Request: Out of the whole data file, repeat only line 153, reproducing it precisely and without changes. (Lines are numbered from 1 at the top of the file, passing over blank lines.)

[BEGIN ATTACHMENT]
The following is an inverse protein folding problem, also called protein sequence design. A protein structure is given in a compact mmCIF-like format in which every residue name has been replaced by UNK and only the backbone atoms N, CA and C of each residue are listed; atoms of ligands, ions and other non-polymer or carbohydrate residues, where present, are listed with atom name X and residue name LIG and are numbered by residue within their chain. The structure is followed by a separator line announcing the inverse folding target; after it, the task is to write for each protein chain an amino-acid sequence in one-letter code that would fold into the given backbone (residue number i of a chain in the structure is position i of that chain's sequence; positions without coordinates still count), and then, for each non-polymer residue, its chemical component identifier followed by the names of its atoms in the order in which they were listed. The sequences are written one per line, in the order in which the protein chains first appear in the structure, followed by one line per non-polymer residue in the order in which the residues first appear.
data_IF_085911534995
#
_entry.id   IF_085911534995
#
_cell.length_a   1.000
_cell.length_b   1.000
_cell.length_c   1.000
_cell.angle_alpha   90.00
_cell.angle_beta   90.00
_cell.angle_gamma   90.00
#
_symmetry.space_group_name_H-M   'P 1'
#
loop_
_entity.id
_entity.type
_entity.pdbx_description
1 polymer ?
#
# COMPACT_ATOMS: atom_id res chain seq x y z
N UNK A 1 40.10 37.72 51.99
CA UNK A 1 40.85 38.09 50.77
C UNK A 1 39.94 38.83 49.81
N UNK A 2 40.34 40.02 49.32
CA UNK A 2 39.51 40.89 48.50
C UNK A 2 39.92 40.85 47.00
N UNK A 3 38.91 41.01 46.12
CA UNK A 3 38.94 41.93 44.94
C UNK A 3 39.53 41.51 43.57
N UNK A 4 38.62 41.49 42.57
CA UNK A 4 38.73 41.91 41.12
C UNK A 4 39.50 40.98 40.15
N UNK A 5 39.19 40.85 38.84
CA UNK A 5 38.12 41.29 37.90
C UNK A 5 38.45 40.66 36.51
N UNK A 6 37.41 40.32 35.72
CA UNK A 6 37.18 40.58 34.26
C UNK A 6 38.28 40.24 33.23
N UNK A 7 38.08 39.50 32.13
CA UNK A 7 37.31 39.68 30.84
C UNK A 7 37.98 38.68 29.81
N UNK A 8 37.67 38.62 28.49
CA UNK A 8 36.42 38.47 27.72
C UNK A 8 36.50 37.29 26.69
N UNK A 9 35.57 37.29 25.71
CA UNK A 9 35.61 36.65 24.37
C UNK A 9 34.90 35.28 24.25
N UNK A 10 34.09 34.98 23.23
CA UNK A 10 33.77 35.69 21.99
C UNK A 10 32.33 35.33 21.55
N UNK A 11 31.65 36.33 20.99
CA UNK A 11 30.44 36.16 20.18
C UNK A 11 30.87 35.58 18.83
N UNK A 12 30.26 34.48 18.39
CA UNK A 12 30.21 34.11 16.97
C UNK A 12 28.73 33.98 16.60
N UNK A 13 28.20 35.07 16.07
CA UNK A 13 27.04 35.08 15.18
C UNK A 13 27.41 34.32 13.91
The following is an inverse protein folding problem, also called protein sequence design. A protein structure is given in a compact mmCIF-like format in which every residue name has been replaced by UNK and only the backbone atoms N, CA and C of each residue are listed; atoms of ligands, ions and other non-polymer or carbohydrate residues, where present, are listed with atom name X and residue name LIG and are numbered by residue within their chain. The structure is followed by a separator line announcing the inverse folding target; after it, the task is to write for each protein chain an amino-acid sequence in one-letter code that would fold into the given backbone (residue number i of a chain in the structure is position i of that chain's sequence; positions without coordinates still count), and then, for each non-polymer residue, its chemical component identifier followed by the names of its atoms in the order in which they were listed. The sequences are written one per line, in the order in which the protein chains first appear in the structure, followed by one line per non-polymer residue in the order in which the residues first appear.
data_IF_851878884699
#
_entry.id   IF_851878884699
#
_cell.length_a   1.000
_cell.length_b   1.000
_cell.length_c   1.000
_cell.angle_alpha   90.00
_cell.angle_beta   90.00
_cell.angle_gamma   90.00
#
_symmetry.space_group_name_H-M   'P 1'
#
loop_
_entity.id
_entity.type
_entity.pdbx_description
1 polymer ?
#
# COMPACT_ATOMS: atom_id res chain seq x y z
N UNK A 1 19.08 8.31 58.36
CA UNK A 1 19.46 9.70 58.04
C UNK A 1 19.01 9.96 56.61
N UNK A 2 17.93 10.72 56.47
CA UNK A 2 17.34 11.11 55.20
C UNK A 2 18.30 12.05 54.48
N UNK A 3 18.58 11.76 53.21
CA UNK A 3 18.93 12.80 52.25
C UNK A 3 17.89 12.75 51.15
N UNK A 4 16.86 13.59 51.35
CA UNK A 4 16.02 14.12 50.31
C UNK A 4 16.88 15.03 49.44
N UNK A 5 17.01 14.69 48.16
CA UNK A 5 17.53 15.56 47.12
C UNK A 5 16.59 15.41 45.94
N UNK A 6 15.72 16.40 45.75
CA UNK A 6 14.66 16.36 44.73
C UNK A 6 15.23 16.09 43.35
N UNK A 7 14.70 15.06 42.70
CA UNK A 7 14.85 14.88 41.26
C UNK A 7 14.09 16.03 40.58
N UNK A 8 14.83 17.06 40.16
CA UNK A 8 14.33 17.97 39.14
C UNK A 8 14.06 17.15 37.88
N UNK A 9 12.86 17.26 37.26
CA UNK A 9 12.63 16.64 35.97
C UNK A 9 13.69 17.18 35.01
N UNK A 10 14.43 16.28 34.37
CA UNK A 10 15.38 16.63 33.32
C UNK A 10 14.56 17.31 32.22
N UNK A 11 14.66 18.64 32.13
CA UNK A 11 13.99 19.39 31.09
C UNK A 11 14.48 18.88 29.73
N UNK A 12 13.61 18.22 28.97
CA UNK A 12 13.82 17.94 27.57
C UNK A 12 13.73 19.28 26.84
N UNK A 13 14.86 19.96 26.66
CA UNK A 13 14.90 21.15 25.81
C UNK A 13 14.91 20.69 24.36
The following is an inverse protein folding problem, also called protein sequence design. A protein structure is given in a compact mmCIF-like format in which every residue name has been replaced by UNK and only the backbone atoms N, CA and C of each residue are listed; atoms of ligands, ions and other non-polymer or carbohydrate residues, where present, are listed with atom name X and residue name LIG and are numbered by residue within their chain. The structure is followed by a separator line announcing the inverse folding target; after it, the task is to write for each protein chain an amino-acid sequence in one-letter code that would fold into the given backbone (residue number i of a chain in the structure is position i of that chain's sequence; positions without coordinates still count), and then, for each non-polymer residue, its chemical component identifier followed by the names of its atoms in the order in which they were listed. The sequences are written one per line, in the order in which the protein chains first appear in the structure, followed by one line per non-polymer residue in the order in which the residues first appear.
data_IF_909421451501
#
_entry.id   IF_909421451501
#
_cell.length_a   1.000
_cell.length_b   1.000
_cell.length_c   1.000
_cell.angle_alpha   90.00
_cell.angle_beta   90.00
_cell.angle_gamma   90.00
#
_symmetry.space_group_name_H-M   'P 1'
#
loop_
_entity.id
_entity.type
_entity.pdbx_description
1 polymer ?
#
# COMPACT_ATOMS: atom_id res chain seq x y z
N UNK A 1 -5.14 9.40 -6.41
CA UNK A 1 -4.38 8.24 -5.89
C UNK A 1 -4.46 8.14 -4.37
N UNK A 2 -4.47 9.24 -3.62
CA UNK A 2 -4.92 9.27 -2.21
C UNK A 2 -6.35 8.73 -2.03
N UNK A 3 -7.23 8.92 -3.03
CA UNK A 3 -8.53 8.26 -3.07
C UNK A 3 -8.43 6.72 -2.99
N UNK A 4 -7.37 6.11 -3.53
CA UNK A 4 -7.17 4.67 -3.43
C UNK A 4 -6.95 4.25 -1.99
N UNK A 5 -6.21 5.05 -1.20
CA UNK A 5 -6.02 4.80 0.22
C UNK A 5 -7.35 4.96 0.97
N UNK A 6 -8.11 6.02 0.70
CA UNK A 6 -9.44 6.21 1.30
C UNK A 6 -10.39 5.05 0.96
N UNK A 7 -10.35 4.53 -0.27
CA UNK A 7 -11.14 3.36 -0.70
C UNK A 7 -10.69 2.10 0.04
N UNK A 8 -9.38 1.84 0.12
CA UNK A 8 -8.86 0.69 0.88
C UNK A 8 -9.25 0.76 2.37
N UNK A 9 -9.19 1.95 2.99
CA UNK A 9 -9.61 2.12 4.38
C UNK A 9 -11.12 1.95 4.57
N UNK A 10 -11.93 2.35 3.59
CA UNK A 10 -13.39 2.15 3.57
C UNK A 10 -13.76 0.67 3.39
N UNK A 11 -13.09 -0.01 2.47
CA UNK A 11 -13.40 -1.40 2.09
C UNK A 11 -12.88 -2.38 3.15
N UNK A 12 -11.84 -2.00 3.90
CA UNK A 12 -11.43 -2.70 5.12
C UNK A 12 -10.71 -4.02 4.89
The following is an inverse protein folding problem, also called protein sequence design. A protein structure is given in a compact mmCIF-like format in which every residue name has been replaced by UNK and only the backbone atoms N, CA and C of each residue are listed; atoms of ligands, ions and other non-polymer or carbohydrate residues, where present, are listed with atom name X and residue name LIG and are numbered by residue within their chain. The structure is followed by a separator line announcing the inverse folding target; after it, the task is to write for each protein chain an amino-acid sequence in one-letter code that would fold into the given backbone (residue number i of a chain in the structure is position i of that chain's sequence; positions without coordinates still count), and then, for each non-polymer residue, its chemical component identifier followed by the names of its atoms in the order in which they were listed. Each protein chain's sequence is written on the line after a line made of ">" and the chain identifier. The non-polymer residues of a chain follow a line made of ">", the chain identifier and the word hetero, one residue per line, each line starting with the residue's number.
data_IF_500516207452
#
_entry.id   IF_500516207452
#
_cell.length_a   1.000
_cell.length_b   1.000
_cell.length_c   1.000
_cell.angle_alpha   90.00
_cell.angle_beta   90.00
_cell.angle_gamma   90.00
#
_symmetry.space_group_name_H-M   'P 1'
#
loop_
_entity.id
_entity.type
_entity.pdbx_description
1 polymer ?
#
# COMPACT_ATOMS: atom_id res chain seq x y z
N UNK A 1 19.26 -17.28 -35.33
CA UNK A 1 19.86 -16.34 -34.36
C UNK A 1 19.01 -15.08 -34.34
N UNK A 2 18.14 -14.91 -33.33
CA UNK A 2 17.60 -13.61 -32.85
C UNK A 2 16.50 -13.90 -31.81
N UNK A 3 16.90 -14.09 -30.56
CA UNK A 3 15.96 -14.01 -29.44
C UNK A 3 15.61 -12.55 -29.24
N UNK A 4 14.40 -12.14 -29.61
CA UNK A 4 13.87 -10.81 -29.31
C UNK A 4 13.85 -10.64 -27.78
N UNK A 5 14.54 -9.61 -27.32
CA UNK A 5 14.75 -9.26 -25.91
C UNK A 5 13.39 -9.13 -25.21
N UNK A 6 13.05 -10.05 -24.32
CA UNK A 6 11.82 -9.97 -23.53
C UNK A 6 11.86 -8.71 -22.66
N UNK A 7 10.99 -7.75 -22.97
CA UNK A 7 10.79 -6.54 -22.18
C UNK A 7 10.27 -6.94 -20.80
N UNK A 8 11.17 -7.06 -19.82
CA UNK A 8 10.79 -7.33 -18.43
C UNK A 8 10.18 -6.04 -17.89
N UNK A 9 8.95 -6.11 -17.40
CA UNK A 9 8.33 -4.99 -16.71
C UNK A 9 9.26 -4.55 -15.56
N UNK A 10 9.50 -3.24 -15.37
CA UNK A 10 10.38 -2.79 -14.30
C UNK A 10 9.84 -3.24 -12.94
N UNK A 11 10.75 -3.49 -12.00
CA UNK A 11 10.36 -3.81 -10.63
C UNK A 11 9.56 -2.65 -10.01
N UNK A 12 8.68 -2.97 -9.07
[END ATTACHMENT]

C UNK A 4 -6.95 4.25 -1.99